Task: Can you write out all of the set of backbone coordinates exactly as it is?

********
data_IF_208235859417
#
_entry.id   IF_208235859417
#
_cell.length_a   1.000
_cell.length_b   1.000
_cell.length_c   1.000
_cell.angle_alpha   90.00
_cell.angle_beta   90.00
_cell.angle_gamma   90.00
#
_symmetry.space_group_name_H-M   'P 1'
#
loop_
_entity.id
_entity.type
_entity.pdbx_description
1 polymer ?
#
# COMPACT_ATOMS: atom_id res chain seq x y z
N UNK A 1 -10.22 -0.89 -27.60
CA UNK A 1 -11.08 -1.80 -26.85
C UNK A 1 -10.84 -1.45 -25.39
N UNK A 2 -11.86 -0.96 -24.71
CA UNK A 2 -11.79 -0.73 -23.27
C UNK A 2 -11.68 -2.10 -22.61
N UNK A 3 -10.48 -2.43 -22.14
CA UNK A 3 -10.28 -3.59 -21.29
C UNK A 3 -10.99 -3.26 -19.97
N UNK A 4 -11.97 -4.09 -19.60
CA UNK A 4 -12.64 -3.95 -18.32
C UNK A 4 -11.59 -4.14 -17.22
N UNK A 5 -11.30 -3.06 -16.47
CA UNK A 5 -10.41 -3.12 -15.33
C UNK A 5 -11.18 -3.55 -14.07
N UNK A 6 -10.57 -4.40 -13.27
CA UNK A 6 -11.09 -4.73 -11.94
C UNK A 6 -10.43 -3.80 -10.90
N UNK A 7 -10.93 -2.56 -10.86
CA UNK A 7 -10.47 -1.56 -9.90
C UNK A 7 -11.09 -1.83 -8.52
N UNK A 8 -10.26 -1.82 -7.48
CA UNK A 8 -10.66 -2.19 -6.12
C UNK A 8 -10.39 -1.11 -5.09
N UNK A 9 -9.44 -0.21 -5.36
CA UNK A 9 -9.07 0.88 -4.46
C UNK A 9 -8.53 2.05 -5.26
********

data_IF_208235859417
#
_entry.id   IF_208235859417
#
_cell.length_a   1.000
_cell.length_b   1.000
_cell.length_c   1.000
_cell.angle_alpha   90.00
_cell.angle_beta   90.00
_cell.angle_gamma   90.00
#
_symmetry.space_group_name_H-M   'P 1'
#
loop_
_entity.id
_entity.type
_entity.pdbx_description
1 polymer ?
#
# COMPACT_ATOMS: atom_id res chain seq x y z
N UNK A 1 -10.22 -0.89 -27.60
CA UNK A 1 -11.08 -1.80 -26.85
C UNK A 1 -10.84 -1.45 -25.39
N UNK A 2 -11.86 -0.96 -24.71
CA UNK A 2 -11.79 -0.73 -23.27
C UNK A 2 -11.68 -2.10 -22.61
N UNK A 3 -10.48 -2.43 -22.14
CA UNK A 3 -10.28 -3.59 -21.29
C UNK A 3 -10.99 -3.26 -19.97
N UNK A 4 -11.97 -4.09 -19.60
CA UNK A 4 -12.64 -3.95 -18.32
C UNK A 4 -11.59 -4.14 -17.22
N UNK A 5 -11.30 -3.06 -16.47
CA UNK A 5 -10.41 -3.12 -15.33
C UNK A 5 -11.18 -3.55 -14.07
N UNK A 6 -10.57 -4.40 -13.27
CA UNK A 6 -11.09 -4.73 -11.94
C UNK A 6 -10.43 -3.80 -10.90
N UNK A 7 -10.93 -2.56 -10.86
CA UNK A 7 -10.47 -1.56 -9.90
C UNK A 7 -11.09 -1.83 -8.52
N UNK A 8 -10.26 -1.82 -7.48
CA UNK A 8 -10.66 -2.19 -6.12
C UNK A 8 -10.39 -1.11 -5.09
N UNK A 9 -9.44 -0.21 -5.36
CA UNK A 9 -9.07 0.88 -4.46
C UNK A 9 -8.53 2.05 -5.26